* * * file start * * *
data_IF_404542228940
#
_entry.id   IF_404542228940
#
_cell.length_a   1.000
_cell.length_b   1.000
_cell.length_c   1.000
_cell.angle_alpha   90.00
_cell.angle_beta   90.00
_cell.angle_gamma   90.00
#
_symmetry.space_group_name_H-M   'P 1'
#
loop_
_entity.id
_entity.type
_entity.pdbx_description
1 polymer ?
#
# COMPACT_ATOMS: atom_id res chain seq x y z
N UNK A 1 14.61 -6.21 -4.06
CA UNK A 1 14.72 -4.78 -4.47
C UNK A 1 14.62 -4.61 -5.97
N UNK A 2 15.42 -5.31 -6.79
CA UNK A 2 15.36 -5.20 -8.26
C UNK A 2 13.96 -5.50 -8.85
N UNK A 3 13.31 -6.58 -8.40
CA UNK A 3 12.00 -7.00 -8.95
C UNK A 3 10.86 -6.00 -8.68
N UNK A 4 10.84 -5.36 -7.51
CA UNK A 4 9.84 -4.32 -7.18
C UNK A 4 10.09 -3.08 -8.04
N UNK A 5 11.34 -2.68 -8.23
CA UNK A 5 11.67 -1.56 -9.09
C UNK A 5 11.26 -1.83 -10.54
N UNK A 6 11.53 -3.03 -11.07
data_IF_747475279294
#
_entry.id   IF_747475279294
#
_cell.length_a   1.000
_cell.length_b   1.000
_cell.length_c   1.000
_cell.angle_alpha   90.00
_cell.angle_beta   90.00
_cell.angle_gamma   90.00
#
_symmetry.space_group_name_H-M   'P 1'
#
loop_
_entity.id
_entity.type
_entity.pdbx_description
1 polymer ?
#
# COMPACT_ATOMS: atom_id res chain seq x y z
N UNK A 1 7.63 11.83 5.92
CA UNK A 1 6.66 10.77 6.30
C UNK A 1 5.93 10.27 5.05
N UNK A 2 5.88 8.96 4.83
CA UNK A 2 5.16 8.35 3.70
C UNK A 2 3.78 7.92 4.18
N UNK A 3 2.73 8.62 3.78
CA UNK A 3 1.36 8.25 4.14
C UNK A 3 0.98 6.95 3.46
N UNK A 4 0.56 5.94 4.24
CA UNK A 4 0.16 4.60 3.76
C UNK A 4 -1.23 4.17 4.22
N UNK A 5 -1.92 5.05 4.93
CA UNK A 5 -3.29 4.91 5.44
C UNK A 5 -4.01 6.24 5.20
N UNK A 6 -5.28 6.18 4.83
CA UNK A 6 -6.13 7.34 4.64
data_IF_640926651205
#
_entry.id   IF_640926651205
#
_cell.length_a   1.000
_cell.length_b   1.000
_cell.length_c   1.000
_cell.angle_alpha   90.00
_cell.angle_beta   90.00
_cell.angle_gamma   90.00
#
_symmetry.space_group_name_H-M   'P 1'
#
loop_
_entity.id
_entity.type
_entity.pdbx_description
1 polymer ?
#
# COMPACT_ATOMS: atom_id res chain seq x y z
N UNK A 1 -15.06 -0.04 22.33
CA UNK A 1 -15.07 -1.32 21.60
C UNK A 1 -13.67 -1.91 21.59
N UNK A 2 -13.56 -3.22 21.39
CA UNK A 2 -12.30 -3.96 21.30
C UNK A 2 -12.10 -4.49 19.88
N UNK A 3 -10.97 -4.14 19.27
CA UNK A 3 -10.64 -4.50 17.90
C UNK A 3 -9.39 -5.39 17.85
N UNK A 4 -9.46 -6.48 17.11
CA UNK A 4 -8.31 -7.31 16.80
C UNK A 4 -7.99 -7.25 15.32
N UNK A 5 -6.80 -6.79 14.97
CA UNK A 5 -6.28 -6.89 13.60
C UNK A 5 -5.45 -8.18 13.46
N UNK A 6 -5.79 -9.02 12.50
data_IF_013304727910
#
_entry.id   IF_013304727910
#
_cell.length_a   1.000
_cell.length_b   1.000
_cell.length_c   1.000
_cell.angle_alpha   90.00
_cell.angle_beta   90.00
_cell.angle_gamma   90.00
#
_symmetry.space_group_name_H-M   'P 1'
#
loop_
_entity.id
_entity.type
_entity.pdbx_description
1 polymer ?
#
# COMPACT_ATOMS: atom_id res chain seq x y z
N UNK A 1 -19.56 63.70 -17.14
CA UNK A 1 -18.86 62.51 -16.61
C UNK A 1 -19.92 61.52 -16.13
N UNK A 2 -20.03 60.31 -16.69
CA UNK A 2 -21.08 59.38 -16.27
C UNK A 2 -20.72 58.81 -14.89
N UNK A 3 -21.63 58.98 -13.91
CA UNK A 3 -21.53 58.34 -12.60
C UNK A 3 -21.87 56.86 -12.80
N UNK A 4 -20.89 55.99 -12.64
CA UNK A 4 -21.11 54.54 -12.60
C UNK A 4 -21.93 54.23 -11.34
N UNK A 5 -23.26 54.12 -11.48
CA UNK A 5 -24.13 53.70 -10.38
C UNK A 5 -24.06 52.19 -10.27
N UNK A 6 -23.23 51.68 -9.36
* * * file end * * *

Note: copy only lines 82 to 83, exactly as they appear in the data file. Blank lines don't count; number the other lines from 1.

_cell.angle_beta   90.00
_cell.angle_gamma   90.00